However, the report also shows a steady decline in unauthorized access attempts, which plummeted from 369 incidents to just 175.

New COVID-19-themed Malware Campaign Spreading through Emails

Microsoft warns of a new COVID 19-related malware
campaign spreading by email and using Excel 4.0 macros and NetSupport Manager
to compromise systems.

The email is a favorite method for attackers to
disseminate malware because it can be targeted or sent to many people at once.
The main reason is that the intrusion uses the victim’s credulity as the
primary means of infection.

In the case of the malware campaign identified by
Microsoft, the email contains an Office file that uses the aging Excel 4.0
macros, which in turn deploy, when opened, a remote access tool named
NetSupport Manager. Both are legit tools perverted by attackers to fulfill
different malicious goals.

“The emails purport to come from Johns Hopkins
Center bearing ‘WHO COVID-19 SITUATION REPORT’”, said
Microsoft on Twitter. “The Excel files open w/ security warning & show
a graph of supposed coronavirus cases in the US. If allowed to run, the
malicious Excel 4.0 macro downloads & runs NetSupport Manager RAT.”

Once the NetSupport Manager RAT is deployed, further
files are downloaded, including a few .dll, .ini, and other .exe files, a
VBScript, and an obfuscated PowerSploit-based PowerShell script. When the
procedure is complete, it connects to a Command and Control center to await
further commands.

This type of attack existed before the pandemic, but the
criminals have adjusted their strategy to make their emails more appealing,
increasing the likelihood of someone opening it.

It goes without saying that people should not open emails
and attachments from unknown sources and should always have a security solution
installed on their endpoints. It’s crucial to keep macros set to Off by default
in Microsoft Office.

Also, keep in mind that the government and health
authorities don’t communicate with people through email or use it to send
updates and situation reports. If you receive such an email, it’s likely part
of a malware campaign.

Why should you teach cybersecurity to your kids?

Now more than ever, we understand the importance of safety, both online and in the real world. The coronavirus epidemic has forced millions of families from across the globe to adopt social distancing and rely on their Internet-enabled devices to communicate with the outside world, friends and family.

As schools locked down for the remainder of the school season, students have turned to online classes, and other means of communications with their classmates. It’s not just parents who need to adapt to the new work-from-home environment and threat landscape.

The Internet can provide a wide range of fun activities for children and educational materials but, as kids surpass their parents in tech savviness, their digital profiles can easily become a target for cyber criminals.

Age gap for cyber security?

Learning the basics of good cyber hygiene should not have an age limit. While you monitor what apps and games your toddler accesses, it might be harder to keep an eye on teens and their online activity.

More screen time can come with a price. This is why it’s important to teach your young ones about their digital profile and how they can stay safe while perusing the web – and the sooner the better.

Data shows that three in five children use Internet-based devices in their homes, and it’s estimated that children between 8 and 18 spend about 45 hours per week online – numbers that have most likely increased during stay-at-home orders.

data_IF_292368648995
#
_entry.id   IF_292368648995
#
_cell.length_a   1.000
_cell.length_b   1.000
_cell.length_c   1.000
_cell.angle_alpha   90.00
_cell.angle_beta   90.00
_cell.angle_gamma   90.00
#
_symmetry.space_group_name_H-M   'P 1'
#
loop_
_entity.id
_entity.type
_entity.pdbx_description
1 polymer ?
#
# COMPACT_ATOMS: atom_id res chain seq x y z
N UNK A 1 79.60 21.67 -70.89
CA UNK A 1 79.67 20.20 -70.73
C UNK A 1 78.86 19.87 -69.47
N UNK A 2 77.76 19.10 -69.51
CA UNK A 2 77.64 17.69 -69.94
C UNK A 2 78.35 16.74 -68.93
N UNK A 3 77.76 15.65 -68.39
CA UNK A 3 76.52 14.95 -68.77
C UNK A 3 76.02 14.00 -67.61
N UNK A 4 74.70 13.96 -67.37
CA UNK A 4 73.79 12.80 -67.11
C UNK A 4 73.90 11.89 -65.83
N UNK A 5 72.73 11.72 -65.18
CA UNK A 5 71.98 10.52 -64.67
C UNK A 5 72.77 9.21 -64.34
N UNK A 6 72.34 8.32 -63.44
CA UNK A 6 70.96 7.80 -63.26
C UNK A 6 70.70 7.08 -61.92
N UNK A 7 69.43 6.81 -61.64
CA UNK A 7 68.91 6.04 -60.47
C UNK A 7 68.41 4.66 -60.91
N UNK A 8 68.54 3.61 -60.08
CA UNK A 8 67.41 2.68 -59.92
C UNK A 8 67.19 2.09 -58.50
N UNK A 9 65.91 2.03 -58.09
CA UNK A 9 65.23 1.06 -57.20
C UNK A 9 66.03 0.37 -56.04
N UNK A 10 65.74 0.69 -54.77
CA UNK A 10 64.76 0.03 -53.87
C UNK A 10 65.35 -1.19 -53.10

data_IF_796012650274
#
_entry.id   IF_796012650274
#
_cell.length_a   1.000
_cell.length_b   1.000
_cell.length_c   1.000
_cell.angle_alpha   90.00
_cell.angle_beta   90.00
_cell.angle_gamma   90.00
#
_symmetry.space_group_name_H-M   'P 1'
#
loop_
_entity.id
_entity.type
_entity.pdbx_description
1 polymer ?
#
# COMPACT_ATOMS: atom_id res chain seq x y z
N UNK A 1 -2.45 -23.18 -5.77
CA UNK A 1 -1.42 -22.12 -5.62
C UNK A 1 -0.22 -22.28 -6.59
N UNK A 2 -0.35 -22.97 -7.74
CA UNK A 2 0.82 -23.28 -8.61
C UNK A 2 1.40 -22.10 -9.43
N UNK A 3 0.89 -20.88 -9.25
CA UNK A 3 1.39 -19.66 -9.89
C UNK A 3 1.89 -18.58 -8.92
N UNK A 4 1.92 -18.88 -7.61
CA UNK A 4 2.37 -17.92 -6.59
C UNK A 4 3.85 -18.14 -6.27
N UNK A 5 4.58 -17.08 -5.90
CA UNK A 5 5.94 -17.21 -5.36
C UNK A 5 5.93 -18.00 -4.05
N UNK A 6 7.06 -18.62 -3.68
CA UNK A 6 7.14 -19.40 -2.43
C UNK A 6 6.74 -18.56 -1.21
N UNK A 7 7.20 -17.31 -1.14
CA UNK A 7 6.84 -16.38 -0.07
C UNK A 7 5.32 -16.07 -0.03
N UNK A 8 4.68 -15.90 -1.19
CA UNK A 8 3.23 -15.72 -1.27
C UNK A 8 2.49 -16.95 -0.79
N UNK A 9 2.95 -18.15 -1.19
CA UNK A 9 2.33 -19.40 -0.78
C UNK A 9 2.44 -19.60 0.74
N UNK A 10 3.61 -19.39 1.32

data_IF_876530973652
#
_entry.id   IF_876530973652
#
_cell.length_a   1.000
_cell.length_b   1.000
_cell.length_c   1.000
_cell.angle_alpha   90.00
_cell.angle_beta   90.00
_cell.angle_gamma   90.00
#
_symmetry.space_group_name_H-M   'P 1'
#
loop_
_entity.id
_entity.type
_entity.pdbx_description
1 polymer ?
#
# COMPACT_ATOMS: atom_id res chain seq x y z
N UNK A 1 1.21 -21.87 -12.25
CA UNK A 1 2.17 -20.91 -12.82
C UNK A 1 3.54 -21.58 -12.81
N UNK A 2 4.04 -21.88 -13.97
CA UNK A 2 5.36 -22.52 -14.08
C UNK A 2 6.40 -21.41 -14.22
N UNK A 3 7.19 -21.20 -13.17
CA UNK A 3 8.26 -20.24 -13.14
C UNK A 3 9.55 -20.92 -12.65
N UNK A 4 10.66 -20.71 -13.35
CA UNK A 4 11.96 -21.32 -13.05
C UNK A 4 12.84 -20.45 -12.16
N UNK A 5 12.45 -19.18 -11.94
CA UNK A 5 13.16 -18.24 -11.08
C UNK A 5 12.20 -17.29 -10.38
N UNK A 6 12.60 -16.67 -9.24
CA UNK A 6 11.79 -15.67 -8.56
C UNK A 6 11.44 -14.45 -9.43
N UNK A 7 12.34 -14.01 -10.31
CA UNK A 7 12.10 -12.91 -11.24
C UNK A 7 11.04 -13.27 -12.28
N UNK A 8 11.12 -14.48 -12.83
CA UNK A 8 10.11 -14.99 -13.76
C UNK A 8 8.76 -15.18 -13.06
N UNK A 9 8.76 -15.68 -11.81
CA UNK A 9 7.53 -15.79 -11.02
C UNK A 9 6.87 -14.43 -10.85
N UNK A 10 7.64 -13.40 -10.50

Think twice before you post

We live in the social media era, where both adults and children post their daily activities, their likes and dislikes, opinions, daily selfies and videos.

Posting or sharing something online may seem harmless to your young one. However, you should start explaining how the digital world works. Remember, once a picture is online, it remains online forever. Advise your child or teen to be cautious about sharing on social media, and tweak their profile settings so that only their friends can view their profile.

‘Stranger danger’

Online popularity and an extensive friends’ list have become the new craze, especially for teenagers. However, the digital world can also provide anonymity, which is often abused by cyber criminals who pose as a trustworthy individual or friend.

It’s essential that you teach your child to spot red flags in any online communication with strangers. While the best course of action would be to ignore the message request, it’s easy to overlook this step. Advise them to be cautious about whom they befriend, and lay down some of the risks they expose themselves to.

A study from the Center for Cyber Safety and Education revealed that 40% of children in grades 4-8 have talked to a stranger online. Even more worrying, 53% provided their phone number, 30% texted and 15% tried to meet up with the unknown individual.


Cyberbullying can have serious psychological effects on a child. The most common tactics include posting mean comments, spreading rumors, threatening, and even impersonating someone using a fake account to damage online reputation.

Social media bullies wreak havoc, and your child should feel comfortable enough to talk with you about any individual that might be harassing them online. Help your child be mindful of their approach, and immediately report bullies to online platforms or local authorities.

Oversharing and cyber theft

It’s not just online accounts that your child needs to worry about. According to a TransUnion report, around 20% of children aged 13 to 18 have a credit card. Making sure they shop responsibly, only on trusted websites, can save them from becoming a victim of identity theft or fraud.

Advise teenagers not to store credit card information when shopping online or for any in-game purchases. If, by chance, your teen has access to his Social Security number, urge him NEVER to provide this personal identifiable information online.

Child identity theft is no game. According to 2017 study conducted by Javelin Research, more than 1 million children had their identities stolen, and 66% of victims were under the age of 8. A child’s identity is more attractive to cyber-crooks. Why? It can allow criminals to open new lines of credit that could go unchecked for years. By the time your child has grown and wants to apply for a school loan or rent an apartment, he won’t be able to due to a damaged credit score.